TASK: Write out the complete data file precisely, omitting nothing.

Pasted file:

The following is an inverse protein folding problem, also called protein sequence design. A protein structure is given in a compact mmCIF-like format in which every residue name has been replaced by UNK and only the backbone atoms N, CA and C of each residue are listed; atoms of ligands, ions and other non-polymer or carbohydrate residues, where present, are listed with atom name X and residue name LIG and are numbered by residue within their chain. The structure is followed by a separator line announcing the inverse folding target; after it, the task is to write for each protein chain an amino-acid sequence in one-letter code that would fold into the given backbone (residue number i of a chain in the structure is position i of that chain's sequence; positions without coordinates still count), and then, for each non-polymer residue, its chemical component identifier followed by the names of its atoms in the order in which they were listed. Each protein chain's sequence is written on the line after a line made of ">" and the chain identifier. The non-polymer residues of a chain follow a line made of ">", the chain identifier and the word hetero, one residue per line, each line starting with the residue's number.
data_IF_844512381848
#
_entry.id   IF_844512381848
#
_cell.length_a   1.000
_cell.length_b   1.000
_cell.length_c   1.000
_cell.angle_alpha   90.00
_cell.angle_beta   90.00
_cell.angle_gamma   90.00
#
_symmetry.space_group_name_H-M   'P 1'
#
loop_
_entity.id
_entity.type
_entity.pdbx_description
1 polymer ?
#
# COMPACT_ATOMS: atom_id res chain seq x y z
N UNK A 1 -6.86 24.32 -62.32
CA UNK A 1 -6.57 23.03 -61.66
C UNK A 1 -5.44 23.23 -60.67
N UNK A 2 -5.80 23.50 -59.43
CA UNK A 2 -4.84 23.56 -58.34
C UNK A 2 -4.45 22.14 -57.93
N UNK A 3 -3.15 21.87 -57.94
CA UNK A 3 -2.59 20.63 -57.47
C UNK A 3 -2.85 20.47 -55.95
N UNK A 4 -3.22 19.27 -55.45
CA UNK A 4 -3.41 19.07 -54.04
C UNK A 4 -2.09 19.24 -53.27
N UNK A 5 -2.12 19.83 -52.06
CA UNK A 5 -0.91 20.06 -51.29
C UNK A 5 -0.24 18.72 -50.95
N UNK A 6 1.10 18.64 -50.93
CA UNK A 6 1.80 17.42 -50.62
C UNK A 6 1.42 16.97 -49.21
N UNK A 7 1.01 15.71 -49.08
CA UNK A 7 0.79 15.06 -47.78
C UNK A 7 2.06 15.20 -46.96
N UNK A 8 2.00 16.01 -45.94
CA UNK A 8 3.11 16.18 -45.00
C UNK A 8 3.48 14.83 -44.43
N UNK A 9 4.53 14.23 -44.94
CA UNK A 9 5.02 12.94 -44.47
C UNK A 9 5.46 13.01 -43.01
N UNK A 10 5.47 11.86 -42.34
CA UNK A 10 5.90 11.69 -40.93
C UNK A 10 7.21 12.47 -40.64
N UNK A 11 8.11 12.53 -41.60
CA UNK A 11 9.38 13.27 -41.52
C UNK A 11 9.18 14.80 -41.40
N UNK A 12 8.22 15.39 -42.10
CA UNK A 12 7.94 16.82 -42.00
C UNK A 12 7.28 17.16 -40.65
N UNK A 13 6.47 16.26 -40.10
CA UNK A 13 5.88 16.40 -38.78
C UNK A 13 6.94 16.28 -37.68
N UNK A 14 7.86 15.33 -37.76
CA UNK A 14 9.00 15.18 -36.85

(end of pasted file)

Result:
The following is an inverse protein folding problem, also called protein sequence design. A protein structure is given in a compact mmCIF-like format in which every residue name has been replaced by UNK and only the backbone atoms N, CA and C of each residue are listed; atoms of ligands, ions and other non-polymer or carbohydrate residues, where present, are listed with atom name X and residue name LIG and are numbered by residue within their chain. The structure is followed by a separator line announcing the inverse folding target; after it, the task is to write for each protein chain an amino-acid sequence in one-letter code that would fold into the given backbone (residue number i of a chain in the structure is position i of that chain's sequence; positions without coordinates still count), and then, for each non-polymer residue, its chemical component identifier followed by the names of its atoms in the order in which they were listed. Each protein chain's sequence is written on the line after a line made of ">" and the chain identifier. The non-polymer residues of a chain follow a line made of ">", the chain identifier and the word hetero, one residue per line, each line starting with the residue's number.
data_IF_844512381848
#
_entry.id   IF_844512381848
#
_cell.length_a   1.000
_cell.length_b   1.000
_cell.length_c   1.000
_cell.angle_alpha   90.00
_cell.angle_beta   90.00
_cell.angle_gamma   90.00
#
_symmetry.space_group_name_H-M   'P 1'
#
loop_
_entity.id
_entity.type
_entity.pdbx_description
1 polymer ?
#
# COMPACT_ATOMS: atom_id res chain seq x y z
N UNK A 1 -6.86 24.32 -62.32
CA UNK A 1 -6.57 23.03 -61.66
C UNK A 1 -5.44 23.23 -60.67
N UNK A 2 -5.80 23.50 -59.43
CA UNK A 2 -4.84 23.56 -58.34
C UNK A 2 -4.45 22.14 -57.93
N UNK A 3 -3.15 21.87 -57.94
CA UNK A 3 -2.59 20.63 -57.47
C UNK A 3 -2.85 20.47 -55.95
N UNK A 4 -3.22 19.27 -55.45
CA UNK A 4 -3.41 19.07 -54.04
C UNK A 4 -2.09 19.24 -53.27
N UNK A 5 -2.12 19.83 -52.06
CA UNK A 5 -0.91 20.06 -51.29
C UNK A 5 -0.24 18.72 -50.95
N UNK A 6 1.10 18.64 -50.93
CA UNK A 6 1.80 17.42 -50.62
C UNK A 6 1.42 16.97 -49.21
N UNK A 7 1.01 15.71 -49.08
CA UNK A 7 0.79 15.06 -47.78
C UNK A 7 2.06 15.20 -46.96
N UNK A 8 2.00 16.01 -45.94
CA UNK A 8 3.11 16.18 -45.00
C UNK A 8 3.48 14.83 -44.43
N UNK A 9 4.53 14.23 -44.94
CA UNK A 9 5.02 12.94 -44.47
C UNK A 9 5.46 13.01 -43.01
N UNK A 10 5.47 11.86 -42.34
CA UNK A 10 5.90 11.69 -40.93
C UNK A 10 7.21 12.47 -40.64
N UNK A 11 8.11 12.53 -41.60
CA UNK A 11 9.38 13.27 -41.52
C UNK A 11 9.18 14.80 -41.40
N UNK A 12 8.22 15.39 -42.10
CA UNK A 12 7.94 16.82 -42.00
C UNK A 12 7.28 17.16 -40.65
N UNK A 13 6.47 16.26 -40.10
CA UNK A 13 5.88 16.40 -38.78
C UNK A 13 6.94 16.28 -37.68
N UNK A 14 7.86 15.33 -37.76
CA UNK A 14 9.00 15.18 -36.85